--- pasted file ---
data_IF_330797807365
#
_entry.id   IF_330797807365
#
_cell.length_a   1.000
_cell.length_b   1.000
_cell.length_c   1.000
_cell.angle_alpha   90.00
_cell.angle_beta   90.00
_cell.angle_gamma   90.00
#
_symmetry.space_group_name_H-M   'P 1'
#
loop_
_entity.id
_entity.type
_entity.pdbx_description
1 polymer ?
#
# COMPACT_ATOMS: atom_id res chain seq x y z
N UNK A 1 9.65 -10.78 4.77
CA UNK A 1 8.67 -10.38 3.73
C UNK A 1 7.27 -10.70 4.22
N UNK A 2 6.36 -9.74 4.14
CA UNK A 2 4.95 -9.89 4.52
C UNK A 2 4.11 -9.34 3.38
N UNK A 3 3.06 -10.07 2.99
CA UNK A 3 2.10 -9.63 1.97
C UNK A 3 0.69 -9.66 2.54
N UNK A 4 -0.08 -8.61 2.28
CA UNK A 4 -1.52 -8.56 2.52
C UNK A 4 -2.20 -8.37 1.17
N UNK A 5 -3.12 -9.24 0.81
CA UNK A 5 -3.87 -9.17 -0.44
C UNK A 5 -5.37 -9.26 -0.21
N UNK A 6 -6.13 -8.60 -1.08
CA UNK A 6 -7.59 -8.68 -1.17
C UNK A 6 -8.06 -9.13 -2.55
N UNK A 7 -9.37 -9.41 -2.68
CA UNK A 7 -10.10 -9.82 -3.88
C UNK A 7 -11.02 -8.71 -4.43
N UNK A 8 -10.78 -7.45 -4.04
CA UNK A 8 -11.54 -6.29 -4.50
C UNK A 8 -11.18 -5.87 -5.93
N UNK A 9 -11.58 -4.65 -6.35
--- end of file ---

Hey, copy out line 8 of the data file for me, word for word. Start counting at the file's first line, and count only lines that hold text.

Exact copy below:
_cell.angle_alpha   90.00